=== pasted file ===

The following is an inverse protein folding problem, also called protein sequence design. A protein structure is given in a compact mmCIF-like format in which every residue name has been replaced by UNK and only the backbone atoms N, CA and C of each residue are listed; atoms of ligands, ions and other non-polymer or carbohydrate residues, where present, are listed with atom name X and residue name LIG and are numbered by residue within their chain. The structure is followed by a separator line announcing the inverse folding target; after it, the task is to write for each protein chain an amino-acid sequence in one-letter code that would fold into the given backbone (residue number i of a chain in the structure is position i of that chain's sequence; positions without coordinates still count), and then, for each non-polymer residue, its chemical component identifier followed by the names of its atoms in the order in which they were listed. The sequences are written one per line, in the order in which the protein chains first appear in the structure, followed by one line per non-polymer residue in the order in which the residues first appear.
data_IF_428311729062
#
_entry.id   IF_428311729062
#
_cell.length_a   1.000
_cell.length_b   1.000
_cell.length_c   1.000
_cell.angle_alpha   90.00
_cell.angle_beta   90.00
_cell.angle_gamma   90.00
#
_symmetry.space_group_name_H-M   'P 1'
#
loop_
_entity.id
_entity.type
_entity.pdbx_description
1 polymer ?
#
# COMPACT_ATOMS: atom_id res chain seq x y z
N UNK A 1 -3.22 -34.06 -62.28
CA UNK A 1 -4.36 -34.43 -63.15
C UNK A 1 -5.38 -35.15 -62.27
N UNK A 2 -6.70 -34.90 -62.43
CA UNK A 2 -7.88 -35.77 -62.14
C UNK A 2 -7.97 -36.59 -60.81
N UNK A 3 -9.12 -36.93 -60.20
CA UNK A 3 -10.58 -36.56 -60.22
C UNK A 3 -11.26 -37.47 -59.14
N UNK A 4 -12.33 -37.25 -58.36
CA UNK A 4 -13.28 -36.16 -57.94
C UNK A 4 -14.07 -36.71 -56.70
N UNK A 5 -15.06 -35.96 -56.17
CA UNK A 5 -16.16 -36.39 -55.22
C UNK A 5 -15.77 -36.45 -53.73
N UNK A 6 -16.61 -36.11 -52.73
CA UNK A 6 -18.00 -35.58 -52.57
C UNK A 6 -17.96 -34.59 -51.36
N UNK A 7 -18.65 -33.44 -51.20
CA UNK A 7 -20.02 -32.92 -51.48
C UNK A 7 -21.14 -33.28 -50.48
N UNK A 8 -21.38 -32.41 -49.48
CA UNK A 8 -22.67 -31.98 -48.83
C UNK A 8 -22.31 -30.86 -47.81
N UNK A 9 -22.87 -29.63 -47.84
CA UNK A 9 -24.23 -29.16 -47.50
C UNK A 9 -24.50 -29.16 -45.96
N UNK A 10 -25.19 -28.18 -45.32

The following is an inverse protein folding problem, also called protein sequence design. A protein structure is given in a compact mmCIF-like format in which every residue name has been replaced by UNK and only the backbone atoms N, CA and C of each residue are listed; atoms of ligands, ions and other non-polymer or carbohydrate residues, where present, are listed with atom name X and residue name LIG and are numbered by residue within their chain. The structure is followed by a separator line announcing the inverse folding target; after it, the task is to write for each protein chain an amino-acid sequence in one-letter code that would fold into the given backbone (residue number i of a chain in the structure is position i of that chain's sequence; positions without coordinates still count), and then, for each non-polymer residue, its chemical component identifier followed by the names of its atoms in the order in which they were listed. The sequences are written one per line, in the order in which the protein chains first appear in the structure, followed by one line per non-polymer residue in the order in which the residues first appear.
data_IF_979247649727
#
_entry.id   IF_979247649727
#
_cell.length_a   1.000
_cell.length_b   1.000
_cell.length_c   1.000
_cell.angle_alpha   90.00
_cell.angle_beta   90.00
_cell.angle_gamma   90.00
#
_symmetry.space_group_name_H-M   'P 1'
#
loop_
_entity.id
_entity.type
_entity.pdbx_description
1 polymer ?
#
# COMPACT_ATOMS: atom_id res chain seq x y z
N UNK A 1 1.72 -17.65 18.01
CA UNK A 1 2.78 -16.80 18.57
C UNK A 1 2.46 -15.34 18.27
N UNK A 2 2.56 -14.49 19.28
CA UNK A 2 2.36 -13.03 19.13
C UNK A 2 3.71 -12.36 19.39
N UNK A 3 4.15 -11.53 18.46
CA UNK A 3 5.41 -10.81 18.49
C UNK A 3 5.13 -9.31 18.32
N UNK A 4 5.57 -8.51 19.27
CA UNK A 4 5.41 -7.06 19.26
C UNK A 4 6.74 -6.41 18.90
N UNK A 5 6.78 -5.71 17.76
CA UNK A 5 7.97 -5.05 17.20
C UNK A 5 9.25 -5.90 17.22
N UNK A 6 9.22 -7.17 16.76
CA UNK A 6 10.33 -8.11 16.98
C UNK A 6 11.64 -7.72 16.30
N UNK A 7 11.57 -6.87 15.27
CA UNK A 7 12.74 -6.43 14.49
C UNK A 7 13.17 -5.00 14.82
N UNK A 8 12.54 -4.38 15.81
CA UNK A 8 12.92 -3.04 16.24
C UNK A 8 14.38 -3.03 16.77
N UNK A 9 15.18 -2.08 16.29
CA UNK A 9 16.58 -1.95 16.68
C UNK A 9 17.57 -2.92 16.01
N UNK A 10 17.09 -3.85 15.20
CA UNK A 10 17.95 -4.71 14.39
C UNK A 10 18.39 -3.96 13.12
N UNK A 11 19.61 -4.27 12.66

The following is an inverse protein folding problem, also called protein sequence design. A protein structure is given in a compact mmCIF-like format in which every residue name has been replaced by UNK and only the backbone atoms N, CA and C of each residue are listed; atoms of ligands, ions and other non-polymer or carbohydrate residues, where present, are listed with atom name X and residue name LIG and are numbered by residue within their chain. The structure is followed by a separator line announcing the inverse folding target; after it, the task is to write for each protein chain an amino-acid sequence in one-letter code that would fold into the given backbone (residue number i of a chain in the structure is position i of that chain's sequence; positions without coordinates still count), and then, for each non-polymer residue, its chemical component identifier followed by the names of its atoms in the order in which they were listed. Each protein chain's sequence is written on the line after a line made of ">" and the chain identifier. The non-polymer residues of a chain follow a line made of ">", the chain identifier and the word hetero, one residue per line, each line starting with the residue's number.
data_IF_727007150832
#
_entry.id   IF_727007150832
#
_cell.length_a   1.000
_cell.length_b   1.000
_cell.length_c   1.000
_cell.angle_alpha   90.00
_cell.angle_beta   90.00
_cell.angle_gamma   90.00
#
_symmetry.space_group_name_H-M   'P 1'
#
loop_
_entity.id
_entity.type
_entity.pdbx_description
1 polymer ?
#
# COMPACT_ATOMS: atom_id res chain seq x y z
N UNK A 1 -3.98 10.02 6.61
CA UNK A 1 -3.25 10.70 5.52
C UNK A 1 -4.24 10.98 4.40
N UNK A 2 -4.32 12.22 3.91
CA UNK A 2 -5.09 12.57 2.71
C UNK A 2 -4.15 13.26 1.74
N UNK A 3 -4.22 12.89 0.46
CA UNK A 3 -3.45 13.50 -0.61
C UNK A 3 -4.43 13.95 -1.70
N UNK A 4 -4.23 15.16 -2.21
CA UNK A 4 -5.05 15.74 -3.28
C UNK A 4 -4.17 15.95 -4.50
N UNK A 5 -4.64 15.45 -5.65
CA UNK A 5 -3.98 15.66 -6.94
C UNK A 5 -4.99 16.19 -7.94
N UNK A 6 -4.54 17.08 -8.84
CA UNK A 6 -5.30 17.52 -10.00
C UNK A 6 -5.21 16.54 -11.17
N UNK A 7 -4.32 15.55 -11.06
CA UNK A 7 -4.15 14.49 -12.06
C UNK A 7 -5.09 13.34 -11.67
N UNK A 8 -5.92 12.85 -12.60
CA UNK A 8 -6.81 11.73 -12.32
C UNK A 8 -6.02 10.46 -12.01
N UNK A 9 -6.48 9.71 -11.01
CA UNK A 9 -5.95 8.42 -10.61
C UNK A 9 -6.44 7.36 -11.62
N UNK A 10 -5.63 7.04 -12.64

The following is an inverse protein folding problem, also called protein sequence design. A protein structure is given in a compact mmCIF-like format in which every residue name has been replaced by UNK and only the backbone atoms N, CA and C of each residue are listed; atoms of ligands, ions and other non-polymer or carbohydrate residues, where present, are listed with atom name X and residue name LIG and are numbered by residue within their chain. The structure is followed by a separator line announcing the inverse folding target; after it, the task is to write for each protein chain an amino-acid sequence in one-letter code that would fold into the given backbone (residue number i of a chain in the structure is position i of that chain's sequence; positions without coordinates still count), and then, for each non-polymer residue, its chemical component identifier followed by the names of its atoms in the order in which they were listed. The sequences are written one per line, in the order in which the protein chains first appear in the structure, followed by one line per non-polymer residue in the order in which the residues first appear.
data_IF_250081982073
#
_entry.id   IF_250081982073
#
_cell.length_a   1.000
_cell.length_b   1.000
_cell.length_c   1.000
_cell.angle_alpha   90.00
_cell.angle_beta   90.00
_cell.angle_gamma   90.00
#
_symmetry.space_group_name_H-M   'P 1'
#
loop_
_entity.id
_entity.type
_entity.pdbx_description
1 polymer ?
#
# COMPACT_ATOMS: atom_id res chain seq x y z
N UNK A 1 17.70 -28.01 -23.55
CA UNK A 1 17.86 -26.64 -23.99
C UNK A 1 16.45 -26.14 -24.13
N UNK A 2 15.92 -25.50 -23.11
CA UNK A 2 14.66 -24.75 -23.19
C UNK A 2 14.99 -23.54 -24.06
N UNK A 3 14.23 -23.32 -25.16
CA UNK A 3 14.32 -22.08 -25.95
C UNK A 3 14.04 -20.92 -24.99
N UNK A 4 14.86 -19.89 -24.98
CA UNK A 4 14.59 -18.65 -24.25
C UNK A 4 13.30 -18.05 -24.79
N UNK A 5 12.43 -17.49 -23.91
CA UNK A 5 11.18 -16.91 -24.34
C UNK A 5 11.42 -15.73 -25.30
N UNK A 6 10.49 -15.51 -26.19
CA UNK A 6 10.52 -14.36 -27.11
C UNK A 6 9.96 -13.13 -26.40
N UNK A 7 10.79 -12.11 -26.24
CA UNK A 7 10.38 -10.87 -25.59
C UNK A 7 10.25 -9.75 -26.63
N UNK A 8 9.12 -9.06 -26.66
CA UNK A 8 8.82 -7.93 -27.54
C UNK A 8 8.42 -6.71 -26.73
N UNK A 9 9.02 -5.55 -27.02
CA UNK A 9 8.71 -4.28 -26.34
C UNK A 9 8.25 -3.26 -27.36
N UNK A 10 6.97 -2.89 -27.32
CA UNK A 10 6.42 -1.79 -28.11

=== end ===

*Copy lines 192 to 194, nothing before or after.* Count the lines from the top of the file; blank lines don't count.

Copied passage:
C UNK A 7 10.25 -9.75 -26.63
N UNK A 8 9.12 -9.06 -26.66
CA UNK A 8 8.82 -7.93 -27.54